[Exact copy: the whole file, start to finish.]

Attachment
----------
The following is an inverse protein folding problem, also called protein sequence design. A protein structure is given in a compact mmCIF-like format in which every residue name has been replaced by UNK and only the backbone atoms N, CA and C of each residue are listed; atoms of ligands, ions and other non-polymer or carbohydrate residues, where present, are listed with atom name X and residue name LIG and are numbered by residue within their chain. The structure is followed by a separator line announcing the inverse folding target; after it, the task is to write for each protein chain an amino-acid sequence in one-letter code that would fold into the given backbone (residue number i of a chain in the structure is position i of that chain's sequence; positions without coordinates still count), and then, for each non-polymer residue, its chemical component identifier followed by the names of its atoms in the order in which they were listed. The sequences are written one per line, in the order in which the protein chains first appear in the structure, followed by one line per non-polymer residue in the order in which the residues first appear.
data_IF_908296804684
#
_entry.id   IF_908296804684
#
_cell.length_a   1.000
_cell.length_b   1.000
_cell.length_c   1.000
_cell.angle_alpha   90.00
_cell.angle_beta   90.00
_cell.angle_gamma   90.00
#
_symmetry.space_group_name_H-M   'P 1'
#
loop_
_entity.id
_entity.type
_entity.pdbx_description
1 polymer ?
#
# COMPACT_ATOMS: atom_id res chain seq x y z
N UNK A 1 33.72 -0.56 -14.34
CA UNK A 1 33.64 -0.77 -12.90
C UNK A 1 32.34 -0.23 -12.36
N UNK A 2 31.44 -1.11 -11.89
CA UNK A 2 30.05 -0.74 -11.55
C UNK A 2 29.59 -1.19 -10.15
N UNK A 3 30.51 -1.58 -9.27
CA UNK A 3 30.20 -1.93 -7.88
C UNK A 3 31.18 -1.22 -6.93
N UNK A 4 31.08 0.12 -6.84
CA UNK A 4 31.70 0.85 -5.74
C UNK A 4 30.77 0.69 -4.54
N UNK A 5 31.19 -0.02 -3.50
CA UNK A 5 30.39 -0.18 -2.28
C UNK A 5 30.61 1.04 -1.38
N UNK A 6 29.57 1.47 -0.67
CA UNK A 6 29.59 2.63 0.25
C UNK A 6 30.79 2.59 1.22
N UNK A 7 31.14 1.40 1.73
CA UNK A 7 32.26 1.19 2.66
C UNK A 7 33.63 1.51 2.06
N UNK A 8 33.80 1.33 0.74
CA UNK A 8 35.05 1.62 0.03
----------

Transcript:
The following is an inverse protein folding problem, also called protein sequence design. A protein structure is given in a compact mmCIF-like format in which every residue name has been replaced by UNK and only the backbone atoms N, CA and C of each residue are listed; atoms of ligands, ions and other non-polymer or carbohydrate residues, where present, are listed with atom name X and residue name LIG and are numbered by residue within their chain. The structure is followed by a separator line announcing the inverse folding target; after it, the task is to write for each protein chain an amino-acid sequence in one-letter code that would fold into the given backbone (residue number i of a chain in the structure is position i of that chain's sequence; positions without coordinates still count), and then, for each non-polymer residue, its chemical component identifier followed by the names of its atoms in the order in which they were listed. The sequences are written one per line, in the order in which the protein chains first appear in the structure, followed by one line per non-polymer residue in the order in which the residues first appear.
data_IF_908296804684
#
_entry.id   IF_908296804684
#
_cell.length_a   1.000
_cell.length_b   1.000
_cell.length_c   1.000
_cell.angle_alpha   90.00
_cell.angle_beta   90.00
_cell.angle_gamma   90.00
#
_symmetry.space_group_name_H-M   'P 1'
#
loop_
_entity.id
_entity.type
_entity.pdbx_description
1 polymer ?
#
# COMPACT_ATOMS: atom_id res chain seq x y z
N UNK A 1 33.72 -0.56 -14.34
CA UNK A 1 33.64 -0.77 -12.90
C UNK A 1 32.34 -0.23 -12.36
N UNK A 2 31.44 -1.11 -11.89
CA UNK A 2 30.05 -0.74 -11.55
C UNK A 2 29.59 -1.19 -10.15
N UNK A 3 30.51 -1.58 -9.27
CA UNK A 3 30.20 -1.93 -7.88
C UNK A 3 31.18 -1.22 -6.93
N UNK A 4 31.08 0.12 -6.84
CA UNK A 4 31.70 0.85 -5.74
C UNK A 4 30.77 0.69 -4.54
N UNK A 5 31.19 -0.02 -3.50
CA UNK A 5 30.39 -0.18 -2.28
C UNK A 5 30.61 1.04 -1.38
N UNK A 6 29.57 1.47 -0.67
CA UNK A 6 29.59 2.63 0.25
C UNK A 6 30.79 2.59 1.22
N UNK A 7 31.14 1.40 1.73
CA UNK A 7 32.26 1.19 2.66
C UNK A 7 33.63 1.51 2.06
N UNK A 8 33.80 1.33 0.74
CA UNK A 8 35.05 1.62 0.03